Alternative metal

Alternative metal is a style of alternative rock and heavy metal that gained popularity in the early 1990s. Alternative metal usually combines heavy metal with alternative rock, and in some cases other genres, such as hardcore punk and progressive rock. Alternative metal bands are often characterized by heavy guitar riffs, melodic vocals, unconventional sounds within other heavy metal genres, unconventional song structures and sometimes experimental approaches to heavy music. Edit this Artist photo: 40 Below Summer

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Music tagged “alternative metal”

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alternative metal gigs in United Statesview all

Today
Ill Niño
KittieConcert
The Black Sheep
Colorado Springs CO, United States
38.837193 -104.789281
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Saturday 6 June 2015
Red Dragon Cartel
Emperors and ElephantsConcert
G.B.Leightons
Fridley, MN, United States
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GA's Too Broke To Rock Series
10 Years, Starset, Islander, Awaken the Empire, Skytown RiotConcert
Knitting Factory Concert House
Spokane, WA, United States
47.657309 -117.42578
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Saturday 13 June 2015
Pins
DoomsquadConcert
Rough Trade NYC
Brooklyn, New York, United States
40.72039 -73.959675
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Monday 15 June 2015
PinsConcert The Echo
Los Angeles CA, United States
34.077745 -118.259985

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Friday 19 June 2015
P.O.D.
From Ashes To New, Defending CainConcert
The Blue Fox
Winchester, VA, United States
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  • Trash73

    Well the early major Nu Metal bands played a sound similar to early Korn because they were the 'godfathers' of course. For example Coal Chamber, whom notably were around at the same time as Korn: Playing live here in 1994)". I think "Unspoiled" has a similar riff to one in Korn's "Predicatable". There are a lot Korn's techniques employed in early Staind, Limp Bizkit and Coal Chamber. For instance the way Borland jumps strings in between certain notes, and how the bass is frequently used as a rhythmic instrument. Only later did the second wave adapt various different styles, perhaps with the exception of the Deftones who were unique in their own right. Snot sounded similar to Rage. The second wave adapted Industrial (e.g mid era Fear Factory, Dope, Static-X, American Head Charge etc.) and an array of other genres into a groovy, (low) detuned & metallic sound.

    last month
  • Trash73

    Also I think it is the latin influence, combined with typical Nu Metal groove, that ties mid era Sepultura and Soulfly to Nu Metal. Plus, Max co-wrote and featured on Deftones' "Headup" and Fred Durst did feature on a Soulfly song. I consider Soulfly and mid era Sepultura a more metallic version of Ill Nino (due to the obvious latin influences in all 3 bands.) Finally, I would not consider Linkin Park a Nu Metal band at all, even on their first 2 albums.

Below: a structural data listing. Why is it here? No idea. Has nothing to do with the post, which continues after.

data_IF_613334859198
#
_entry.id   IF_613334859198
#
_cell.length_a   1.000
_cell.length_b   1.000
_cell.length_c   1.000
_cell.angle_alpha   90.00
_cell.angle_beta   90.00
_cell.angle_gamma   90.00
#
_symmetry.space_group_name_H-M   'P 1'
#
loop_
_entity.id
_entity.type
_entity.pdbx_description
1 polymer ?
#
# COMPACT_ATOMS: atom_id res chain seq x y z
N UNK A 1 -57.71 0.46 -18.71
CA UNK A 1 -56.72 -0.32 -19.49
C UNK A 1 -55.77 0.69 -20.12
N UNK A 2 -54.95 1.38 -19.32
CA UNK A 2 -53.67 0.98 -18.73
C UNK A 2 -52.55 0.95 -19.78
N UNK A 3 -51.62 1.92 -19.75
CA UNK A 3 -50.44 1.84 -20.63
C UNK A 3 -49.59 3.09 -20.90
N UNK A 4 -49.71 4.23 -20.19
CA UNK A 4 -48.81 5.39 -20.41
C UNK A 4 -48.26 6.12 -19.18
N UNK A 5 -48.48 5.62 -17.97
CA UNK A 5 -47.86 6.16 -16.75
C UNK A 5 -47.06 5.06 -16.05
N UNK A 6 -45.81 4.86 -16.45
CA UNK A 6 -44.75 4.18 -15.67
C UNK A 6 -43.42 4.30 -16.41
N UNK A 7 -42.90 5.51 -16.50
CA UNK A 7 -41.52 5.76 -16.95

March 2015
  • L57NT

    Well, it definetly makes sense; although i used to consider a some kind of nu-metal "core" bands (Korn, Deftones, Coal Chamber) and "periphery" that deviates in different ways from a nu-metal canon but still are nu-metal (that is, late Slipknot and various Linkin Park-like stuff too). Ironically it ruins my previous statement about "crucial influence" but by this i meant those influences that are сommon for a majority of bands in a varying degree. BTW i'm always hesitant about mid-90s Sepultura and early Soulfly stuff.

    February 2015
  • Trash73

    As I mentioned, there is no distinct/obvious difference between Hip-Hop/Funk/Punk influenced bands "alternative" bands like Rage and "Nu" bands like Snot. What I have noticed though is Nu Metal riffs are often more abrupt in pulse & riff style, had thicker guitar sound (with more low end and bass) and had a creepy atmosphere (from Mr. Bungle style riffs & pedals.) Nu Metal was simply a wave/sub-genre of Alternative Metal and was a media term, to define a certain time period of heavy music, rather than a distinct sub-genre. If Rage Against the Machine had been born at the same period Korn, Limp Bizkit, Coal Chamber and Deftones were born, then maybe they would have been dubbed that too. However, I would consider the latter 4 bands & (early) Kittie, Snot, Mudvayne & Slipknot Nu Metal. To make it even more confusing there is also Rap Metal, plus lots of bands (e.g. Slipknot, Kittie, Deftones) changed to Alternative Metal & lots of bands cross over to Groove Metal also.

    February 2015
  • L57NT

    So what bands would you consider a pure nu-metal then?

    February 2015
  • Trash73

    "I think grunge influence is crucial for nu metal besides groove metal and funk/hip-hop." I disagree. You could argue a band like Kittie, who were strongly influenced by Grunge and have a 'grungy' guitar tone throughout their discography, played both Nu Metal in their "Spit" days and later Alternative/Groove Metal. What defined them as Nu Metal on "Spit" was mixing groove and downtuned heaviness with Techno break beats and flirtations with Hip-Hop (in songs like "Brackish".) Of course it is mainly Hip-Hop/Funk, but as I mentioned, other genres cross paths and are added to the Nu Metal palette.

    February 2015
  • L57NT

    I think grunge influence is crucial for nu metal besides groove metal and funk/hip-hop.

    January 2015
  • Pinetreepuller

    Alternative metal is just such a wrong categorization...

    December 2014
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